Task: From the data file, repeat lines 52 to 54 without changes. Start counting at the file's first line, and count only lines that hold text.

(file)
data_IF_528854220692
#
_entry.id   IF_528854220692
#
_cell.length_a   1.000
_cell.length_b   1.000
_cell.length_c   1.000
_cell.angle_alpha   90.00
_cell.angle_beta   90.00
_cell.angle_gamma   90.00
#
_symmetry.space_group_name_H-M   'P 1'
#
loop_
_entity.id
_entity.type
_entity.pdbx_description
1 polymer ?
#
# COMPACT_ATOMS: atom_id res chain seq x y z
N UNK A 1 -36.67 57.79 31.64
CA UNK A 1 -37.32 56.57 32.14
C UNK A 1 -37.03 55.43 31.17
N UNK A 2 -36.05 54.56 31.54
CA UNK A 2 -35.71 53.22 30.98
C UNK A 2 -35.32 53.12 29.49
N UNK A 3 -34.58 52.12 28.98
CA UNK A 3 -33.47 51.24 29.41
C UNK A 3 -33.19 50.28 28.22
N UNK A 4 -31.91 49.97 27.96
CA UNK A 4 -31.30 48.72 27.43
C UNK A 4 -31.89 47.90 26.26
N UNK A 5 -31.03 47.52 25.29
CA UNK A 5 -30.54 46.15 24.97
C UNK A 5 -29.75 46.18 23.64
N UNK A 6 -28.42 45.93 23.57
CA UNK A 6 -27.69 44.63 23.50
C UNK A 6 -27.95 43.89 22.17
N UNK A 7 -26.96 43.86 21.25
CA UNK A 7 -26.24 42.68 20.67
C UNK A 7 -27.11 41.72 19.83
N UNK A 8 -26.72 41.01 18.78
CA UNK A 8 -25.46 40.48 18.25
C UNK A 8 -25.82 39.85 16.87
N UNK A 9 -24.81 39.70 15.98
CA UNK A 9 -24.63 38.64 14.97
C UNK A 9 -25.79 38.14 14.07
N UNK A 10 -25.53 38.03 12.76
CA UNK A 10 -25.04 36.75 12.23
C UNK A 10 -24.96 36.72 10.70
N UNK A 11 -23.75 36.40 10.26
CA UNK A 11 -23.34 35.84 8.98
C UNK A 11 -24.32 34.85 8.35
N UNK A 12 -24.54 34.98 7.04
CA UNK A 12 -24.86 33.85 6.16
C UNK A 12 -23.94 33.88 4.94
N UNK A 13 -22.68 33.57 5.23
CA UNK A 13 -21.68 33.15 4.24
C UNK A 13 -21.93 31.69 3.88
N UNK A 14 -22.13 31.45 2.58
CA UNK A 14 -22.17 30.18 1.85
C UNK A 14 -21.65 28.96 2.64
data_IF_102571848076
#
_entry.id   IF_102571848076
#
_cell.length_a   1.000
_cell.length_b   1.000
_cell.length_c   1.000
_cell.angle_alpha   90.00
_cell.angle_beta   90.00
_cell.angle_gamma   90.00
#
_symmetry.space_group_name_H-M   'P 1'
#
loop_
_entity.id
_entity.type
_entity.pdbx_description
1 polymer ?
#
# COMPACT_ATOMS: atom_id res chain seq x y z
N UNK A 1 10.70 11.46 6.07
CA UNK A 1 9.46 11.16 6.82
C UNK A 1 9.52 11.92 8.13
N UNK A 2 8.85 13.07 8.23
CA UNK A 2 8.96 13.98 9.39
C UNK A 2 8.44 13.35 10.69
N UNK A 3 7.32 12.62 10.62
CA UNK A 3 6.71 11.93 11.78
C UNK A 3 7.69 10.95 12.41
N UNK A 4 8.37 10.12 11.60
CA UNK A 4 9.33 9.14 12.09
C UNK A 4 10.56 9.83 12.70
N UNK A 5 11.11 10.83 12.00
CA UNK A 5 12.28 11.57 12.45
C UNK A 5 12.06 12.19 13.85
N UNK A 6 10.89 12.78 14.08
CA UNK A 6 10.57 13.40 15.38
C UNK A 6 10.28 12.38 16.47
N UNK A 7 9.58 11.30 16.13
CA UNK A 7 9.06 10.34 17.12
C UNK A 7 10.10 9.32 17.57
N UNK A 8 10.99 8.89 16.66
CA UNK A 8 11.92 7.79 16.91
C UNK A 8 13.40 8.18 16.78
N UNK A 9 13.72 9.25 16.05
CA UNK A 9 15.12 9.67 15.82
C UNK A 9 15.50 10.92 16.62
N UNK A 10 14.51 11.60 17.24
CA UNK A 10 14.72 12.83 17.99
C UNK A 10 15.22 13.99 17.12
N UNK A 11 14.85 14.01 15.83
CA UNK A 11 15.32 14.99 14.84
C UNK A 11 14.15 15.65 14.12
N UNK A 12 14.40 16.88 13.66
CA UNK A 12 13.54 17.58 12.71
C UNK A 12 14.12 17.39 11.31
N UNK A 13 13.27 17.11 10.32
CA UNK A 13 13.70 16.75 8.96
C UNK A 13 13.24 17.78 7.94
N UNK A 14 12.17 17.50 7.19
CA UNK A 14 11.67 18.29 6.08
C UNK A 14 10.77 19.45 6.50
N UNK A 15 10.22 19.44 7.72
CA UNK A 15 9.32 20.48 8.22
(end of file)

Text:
CA UNK A 11 -23.34 35.84 8.98
C UNK A 11 -24.32 34.85 8.35
N UNK A 12 -24.54 34.98 7.04